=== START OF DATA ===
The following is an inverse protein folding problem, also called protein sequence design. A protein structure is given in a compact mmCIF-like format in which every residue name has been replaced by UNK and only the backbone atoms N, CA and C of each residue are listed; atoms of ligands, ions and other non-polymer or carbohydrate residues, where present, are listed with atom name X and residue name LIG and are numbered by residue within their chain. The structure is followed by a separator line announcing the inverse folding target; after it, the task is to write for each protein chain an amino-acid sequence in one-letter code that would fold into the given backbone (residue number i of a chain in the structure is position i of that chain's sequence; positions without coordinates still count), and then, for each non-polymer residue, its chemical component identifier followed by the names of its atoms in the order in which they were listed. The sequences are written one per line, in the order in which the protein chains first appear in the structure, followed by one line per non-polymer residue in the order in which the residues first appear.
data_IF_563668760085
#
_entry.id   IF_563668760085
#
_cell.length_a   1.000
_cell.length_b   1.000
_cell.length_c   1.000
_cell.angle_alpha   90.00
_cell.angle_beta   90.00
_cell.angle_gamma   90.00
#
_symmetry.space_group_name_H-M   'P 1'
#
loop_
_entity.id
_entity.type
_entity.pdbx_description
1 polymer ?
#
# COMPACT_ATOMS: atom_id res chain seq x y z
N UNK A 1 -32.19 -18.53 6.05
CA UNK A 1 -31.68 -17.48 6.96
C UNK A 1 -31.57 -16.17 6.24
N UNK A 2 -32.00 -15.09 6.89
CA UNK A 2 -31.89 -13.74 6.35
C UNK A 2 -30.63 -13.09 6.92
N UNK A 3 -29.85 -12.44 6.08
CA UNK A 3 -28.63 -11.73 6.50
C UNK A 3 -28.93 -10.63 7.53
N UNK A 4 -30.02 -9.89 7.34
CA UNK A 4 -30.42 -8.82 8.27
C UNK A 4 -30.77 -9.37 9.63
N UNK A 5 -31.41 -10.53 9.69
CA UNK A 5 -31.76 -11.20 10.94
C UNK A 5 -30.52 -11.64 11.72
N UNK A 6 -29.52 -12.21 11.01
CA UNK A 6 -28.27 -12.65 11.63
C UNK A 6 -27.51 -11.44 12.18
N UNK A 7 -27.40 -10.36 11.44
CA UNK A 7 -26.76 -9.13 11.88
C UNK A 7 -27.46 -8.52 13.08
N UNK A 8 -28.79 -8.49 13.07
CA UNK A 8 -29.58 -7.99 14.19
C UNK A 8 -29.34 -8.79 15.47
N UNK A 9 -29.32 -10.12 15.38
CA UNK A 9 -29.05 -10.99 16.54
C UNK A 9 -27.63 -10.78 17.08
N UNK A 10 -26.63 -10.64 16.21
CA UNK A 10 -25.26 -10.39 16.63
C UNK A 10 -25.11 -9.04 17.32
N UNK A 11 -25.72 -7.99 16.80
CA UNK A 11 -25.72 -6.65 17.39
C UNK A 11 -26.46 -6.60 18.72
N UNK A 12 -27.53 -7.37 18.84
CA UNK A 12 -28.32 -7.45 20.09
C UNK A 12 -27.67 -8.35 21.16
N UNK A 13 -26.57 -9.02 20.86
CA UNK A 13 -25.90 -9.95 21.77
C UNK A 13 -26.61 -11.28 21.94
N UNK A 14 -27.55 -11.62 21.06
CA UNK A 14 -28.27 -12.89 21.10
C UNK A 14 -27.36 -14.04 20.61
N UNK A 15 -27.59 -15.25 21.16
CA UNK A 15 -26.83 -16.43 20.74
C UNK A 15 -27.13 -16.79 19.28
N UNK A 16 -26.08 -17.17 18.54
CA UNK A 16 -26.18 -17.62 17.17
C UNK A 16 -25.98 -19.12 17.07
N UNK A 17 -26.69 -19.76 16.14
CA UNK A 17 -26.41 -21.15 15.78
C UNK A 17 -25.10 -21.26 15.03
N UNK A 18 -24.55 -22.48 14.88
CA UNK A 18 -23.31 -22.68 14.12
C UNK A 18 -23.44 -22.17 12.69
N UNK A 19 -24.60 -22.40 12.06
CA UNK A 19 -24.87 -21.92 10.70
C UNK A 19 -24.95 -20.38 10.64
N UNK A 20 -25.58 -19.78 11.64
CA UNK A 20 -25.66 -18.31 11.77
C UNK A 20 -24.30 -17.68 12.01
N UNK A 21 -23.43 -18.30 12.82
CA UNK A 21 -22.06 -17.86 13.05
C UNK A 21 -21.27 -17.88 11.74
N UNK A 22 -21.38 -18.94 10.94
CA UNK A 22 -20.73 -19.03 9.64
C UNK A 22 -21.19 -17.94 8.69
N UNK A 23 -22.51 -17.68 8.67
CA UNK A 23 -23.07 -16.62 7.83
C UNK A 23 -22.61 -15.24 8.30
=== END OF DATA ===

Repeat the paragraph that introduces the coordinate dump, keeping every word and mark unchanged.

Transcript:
The following is an inverse protein folding problem, also called protein sequence design. A protein structure is given in a compact mmCIF-like format in which every residue name has been replaced by UNK and only the backbone atoms N, CA and C of each residue are listed; atoms of ligands, ions and other non-polymer or carbohydrate residues, where present, are listed with atom name X and residue name LIG and are numbered by residue within their chain. The structure is followed by a separator line announcing the inverse folding target; after it, the task is to write for each protein chain an amino-acid sequence in one-letter code that would fold into the given backbone (residue number i of a chain in the structure is position i of that chain's sequence; positions without coordinates still count), and then, for each non-polymer residue, its chemical component identifier followed by the names of its atoms in the order in which they were listed. The sequences are written one per line, in the order in which the protein chains first appear in the structure, followed by one line per non-polymer residue in the order in which the residues first appear.